Before we didn’t have family planning, but now we can plan our births and become involved in other activities.
– Fanja, Community Health Worker, Ankindranoke

Sitting around a table in the coastal village of Tampolove, southwest Madagascar, with a warm sea breeze providing little respite from the dry heat, it’s evident how far removed we are from the rest of the world. Having journeyed for several hours through thick spiny forest to get here from the nearest large town, zebu carts are more common than the 4×4 that dropped us off. Many health services in this isolated region are provided by local women trained as Community Health Workers (CHWs), and when we met with them recently for one of their monthly review meetings, it wasn’t surprising that most of them hadn’t heard how their lives and their work could be impacted by the reinstatement of the Mexico City Policy (also known as the Global Gag Rule). This policy from the United States government blocks US federal funding for non-governmental organisations that provide abortion counselling or referrals, advocate to decriminalise abortion or expand abortion services.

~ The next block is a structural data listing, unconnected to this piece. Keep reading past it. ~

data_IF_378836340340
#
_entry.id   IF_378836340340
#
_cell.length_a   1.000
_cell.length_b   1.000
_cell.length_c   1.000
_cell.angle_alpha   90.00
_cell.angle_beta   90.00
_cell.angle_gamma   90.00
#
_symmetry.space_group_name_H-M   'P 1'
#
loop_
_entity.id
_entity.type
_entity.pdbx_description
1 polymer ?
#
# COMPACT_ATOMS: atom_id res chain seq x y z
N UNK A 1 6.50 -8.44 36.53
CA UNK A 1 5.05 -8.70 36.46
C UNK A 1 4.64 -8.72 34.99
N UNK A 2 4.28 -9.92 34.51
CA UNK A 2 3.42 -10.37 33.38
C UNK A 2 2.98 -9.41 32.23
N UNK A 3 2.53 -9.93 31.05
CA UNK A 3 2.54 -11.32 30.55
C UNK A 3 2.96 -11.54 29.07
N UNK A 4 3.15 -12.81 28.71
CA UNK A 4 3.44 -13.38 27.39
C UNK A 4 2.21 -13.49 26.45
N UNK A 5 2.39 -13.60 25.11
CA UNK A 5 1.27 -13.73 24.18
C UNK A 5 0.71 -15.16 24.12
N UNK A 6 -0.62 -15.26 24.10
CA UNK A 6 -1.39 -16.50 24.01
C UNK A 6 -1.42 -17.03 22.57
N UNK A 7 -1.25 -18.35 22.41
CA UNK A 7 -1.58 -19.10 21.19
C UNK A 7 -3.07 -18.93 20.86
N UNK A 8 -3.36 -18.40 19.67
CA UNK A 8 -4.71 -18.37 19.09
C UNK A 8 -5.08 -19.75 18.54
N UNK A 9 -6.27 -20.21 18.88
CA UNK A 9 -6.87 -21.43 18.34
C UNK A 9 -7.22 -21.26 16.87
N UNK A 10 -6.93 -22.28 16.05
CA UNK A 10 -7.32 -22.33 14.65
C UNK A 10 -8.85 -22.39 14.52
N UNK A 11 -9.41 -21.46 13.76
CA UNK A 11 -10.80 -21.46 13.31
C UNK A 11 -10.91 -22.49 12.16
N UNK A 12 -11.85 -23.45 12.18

While hundreds of thousands of people marched in Washington DC and around the world in January, millions of other women across the globe remained silent. Not silent from indifference, but silent because they were unaware that this far-reaching policy change has the potential to take away their basic right to family planning choices.

Many coastal communities that work with Blue Ventures in Madagascar are involved in our Safidy community health programme (Safidy means “the freedom to choose” in Malagasy), which is an integral part of our holistic approach to conservation, combining community-based reproductive and other health services with locally-led marine resource management initiatives. In the months following the reinstatement and expansion of the Mexico City Policy, the Safidy teams in our remote programme sites along Madagascar’s west coast spoke with women to hear once again about the various changes and opportunities that family planning is bringing to their lives.